Tyler’s latest studio album ‘Flower Boy’ paints a portrait of the rap prodigy at his most vulnerable.
It’s hard not to have a strong opinion on California rapper Tyler, The Creator. Hell, the prime minister of the United Kingdom had such a strong opinion on him and his controversial music that she decided to ban him from entering the country entirely. Then on the other end of the spectrum are hordes of devout fans who adorn themselves in his GOLF merch and hail him as a cultural icon. But whichever side of the fence you find yourself inhabiting, you can’t deny that he’s a unique voice in the busy landscape of modern hip-hop, which has never been as evident as on his hotly anticipated fourth album; Flower Boy…
Several years since making his breakthrough with the brilliant, menacing ‘Yonkers‘ we find Tyler with thoughts of love, fame, sexuality, identity and the future (and cars of course) weighing on his mind and his heart. From the opening line of the enveloping ‘Foreward’, the 26 year-old ponders the mortality of his success, and throughout the remaining 13 songs we witness him only grow more introspective and honest. His intent to shock his audience with his lyrics seems to be toned down slightly and instead he is at his most candid and melancholic, specifically on ‘911/Mr. Lonely’, where he admits that his often outlandish behaviour is a way to hide his vulnerability.
Stylistically, Flower Boy is the most diverse, playful and cinematic in Tyler’s discography, with the gorgeous production totally immersing you in his world, as he explores the funkier, jazzier side of his hip-hop and R&B influences. Impressively handling the majority of songwriting himself, its 46 minutes are layered with lush synths, shimmering guitars, infectious beats, evocative orchestral movements and some incredible appearances from vocalists Steve Lacy, Kali Uchis and Frank Ocean, among others. That being said, he still makes room for the anarchic bangers of ‘Who Dat Boy’ and the absurdly addictive ‘I Aint Got Time!’, where the rapper sounds at his most animated, confident and chaotically creative, yet weaves them seamlessly alongside softer cuts like the soulful ‘See You Again’ and the subtly epic ‘Boredom’.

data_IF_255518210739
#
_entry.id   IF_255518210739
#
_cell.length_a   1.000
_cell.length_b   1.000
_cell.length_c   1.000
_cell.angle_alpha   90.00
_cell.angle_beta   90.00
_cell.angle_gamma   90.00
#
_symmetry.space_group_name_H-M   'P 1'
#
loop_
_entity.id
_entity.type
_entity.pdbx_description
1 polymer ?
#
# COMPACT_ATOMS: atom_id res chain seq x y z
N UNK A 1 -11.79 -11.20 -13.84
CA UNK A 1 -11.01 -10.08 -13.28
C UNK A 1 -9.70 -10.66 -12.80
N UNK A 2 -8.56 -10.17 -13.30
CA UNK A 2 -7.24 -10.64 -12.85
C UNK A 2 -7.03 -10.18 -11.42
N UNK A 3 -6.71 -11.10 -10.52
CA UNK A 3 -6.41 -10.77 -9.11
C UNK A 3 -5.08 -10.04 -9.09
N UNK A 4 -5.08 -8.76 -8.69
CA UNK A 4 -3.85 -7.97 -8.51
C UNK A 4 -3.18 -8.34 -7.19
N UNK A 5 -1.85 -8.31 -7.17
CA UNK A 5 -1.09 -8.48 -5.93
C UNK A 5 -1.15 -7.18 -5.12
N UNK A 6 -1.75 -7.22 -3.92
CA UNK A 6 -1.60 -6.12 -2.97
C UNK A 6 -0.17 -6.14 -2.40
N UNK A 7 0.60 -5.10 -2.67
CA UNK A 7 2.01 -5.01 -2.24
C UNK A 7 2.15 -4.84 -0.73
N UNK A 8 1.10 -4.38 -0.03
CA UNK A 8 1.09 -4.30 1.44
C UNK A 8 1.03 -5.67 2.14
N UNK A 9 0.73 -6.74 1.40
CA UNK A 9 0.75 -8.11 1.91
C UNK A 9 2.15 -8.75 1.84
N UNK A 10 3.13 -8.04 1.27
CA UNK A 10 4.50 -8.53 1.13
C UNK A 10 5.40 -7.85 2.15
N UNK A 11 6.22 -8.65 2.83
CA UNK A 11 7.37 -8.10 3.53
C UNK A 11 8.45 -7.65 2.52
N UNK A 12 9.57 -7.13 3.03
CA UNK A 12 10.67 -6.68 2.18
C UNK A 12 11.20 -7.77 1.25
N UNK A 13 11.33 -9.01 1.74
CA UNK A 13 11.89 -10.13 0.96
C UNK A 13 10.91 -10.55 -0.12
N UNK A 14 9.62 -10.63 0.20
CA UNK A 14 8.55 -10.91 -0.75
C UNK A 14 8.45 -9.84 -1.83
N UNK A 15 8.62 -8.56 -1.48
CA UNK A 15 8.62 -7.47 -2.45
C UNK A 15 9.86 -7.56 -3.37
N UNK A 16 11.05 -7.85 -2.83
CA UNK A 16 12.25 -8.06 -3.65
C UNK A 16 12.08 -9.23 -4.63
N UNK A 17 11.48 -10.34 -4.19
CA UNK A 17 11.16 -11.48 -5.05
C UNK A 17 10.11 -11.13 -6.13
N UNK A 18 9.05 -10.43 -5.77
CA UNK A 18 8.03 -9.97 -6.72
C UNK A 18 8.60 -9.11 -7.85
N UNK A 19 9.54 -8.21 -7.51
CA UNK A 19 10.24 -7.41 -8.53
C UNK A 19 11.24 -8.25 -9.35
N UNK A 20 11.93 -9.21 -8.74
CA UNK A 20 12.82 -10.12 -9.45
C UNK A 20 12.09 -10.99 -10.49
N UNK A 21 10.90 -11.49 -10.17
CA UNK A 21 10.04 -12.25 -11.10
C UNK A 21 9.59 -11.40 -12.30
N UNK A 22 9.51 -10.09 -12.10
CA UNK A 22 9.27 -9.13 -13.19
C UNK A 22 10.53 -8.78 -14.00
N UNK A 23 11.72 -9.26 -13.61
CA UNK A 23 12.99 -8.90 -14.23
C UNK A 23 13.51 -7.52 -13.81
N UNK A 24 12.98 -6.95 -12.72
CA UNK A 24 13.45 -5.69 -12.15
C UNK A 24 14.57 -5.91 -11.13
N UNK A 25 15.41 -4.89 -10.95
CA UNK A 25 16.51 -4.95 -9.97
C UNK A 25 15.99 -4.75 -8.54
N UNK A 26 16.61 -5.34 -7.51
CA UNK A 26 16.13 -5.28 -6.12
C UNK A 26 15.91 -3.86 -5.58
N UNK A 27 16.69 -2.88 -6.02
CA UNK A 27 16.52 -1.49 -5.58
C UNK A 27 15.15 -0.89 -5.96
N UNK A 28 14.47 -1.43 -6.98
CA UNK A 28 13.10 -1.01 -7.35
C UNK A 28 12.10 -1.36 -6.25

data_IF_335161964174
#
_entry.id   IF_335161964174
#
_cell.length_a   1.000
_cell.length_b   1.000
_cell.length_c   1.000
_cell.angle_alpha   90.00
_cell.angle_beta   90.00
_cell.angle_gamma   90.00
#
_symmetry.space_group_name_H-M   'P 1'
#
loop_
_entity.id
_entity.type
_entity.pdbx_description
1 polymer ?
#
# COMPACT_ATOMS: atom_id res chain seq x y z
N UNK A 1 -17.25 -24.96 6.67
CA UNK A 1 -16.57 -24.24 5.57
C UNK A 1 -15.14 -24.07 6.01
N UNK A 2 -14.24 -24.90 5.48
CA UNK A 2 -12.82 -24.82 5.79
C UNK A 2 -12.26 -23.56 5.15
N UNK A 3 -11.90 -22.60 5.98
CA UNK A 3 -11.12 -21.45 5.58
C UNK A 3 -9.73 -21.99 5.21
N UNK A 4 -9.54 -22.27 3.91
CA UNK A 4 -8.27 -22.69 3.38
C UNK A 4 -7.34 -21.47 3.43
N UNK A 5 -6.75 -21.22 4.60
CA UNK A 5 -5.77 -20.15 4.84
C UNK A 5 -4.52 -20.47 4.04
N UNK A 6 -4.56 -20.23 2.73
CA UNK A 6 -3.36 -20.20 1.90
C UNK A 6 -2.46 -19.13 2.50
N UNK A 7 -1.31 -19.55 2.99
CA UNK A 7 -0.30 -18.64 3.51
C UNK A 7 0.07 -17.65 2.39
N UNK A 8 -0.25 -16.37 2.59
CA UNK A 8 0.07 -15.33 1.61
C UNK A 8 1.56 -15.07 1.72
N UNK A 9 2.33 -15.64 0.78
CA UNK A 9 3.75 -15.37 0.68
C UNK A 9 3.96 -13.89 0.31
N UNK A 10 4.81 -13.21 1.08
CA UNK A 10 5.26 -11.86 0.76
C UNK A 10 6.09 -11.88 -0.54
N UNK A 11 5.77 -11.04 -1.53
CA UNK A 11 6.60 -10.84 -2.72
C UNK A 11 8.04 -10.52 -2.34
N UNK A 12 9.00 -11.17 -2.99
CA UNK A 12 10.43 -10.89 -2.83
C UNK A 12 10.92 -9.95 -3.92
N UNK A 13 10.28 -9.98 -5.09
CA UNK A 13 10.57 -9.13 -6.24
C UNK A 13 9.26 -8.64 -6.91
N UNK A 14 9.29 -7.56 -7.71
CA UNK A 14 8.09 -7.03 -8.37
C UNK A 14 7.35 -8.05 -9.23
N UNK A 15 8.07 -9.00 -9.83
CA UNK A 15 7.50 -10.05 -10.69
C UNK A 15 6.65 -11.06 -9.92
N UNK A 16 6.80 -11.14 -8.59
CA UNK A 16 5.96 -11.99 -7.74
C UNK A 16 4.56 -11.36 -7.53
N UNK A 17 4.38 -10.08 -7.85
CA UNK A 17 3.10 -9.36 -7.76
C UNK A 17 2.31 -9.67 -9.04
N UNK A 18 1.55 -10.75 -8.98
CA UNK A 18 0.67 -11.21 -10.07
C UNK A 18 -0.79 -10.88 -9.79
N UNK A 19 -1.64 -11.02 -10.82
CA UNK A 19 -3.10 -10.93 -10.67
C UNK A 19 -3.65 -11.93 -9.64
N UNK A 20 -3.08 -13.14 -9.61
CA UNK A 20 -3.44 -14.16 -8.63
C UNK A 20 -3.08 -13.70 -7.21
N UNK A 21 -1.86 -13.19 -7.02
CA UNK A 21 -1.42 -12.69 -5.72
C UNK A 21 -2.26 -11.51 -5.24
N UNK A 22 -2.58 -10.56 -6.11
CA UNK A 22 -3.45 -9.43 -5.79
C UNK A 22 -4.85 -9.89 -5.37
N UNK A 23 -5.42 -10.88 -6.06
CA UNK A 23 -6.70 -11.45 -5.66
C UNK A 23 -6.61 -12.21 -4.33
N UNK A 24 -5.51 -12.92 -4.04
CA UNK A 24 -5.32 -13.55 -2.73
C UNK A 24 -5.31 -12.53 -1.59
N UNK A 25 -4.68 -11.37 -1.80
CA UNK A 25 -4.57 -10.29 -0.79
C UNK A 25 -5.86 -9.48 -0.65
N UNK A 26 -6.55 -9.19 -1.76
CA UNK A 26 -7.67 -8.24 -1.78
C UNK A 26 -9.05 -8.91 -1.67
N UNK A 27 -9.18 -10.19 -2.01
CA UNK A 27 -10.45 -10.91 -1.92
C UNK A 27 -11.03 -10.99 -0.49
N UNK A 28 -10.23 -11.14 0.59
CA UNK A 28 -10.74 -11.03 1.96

Tyler’s previous efforts have certainly had moments of genius, but Flower Boy feels like a culmination of his potential, proving him to be one of modern hip hop’s most complex, nonconformist, and left-field artists. And at this point, he probably says it best himself: “Everyone is a sheep. Me, a lone wolf.” (9/10) (Woody Delaney)
Listen to Flower Boy here via Spotify, and tell us what you think below!
Tags: Flower Boy, Frank Ocean, hip hop, Odd Future, review, Tyler The Creator, Woody Delaney
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